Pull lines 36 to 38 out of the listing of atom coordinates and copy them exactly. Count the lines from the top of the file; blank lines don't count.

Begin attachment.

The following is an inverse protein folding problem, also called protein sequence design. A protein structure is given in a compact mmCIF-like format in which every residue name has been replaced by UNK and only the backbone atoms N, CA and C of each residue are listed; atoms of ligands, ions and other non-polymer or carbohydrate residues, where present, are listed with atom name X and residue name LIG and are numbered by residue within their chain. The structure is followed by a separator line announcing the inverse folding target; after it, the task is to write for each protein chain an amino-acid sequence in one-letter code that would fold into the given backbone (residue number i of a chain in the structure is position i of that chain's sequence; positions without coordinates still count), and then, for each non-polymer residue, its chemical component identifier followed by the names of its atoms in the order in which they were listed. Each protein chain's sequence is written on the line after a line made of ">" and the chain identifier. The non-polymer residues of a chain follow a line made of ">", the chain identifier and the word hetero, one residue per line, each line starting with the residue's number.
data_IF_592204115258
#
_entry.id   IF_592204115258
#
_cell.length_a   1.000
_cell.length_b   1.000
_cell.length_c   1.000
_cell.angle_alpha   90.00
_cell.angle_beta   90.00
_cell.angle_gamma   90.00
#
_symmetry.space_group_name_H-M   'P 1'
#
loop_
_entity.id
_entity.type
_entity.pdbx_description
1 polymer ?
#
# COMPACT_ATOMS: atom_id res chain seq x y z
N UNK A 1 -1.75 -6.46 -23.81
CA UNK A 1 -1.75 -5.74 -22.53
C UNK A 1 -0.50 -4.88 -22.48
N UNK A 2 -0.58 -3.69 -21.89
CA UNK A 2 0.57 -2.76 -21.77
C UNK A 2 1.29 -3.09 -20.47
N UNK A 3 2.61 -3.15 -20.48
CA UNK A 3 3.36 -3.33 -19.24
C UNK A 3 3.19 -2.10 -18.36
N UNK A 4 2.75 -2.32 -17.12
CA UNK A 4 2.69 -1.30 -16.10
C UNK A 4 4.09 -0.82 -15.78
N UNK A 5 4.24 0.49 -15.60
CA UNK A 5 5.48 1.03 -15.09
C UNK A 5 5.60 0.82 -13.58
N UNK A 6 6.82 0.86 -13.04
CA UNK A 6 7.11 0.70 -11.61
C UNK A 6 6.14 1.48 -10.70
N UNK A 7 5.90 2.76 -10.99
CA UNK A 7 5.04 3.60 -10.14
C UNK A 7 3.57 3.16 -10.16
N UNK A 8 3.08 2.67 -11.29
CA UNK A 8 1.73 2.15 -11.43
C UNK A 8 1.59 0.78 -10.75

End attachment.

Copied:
C UNK A 5 5.60 0.82 -13.58
N UNK A 6 6.82 0.86 -13.04
CA UNK A 6 7.11 0.70 -11.61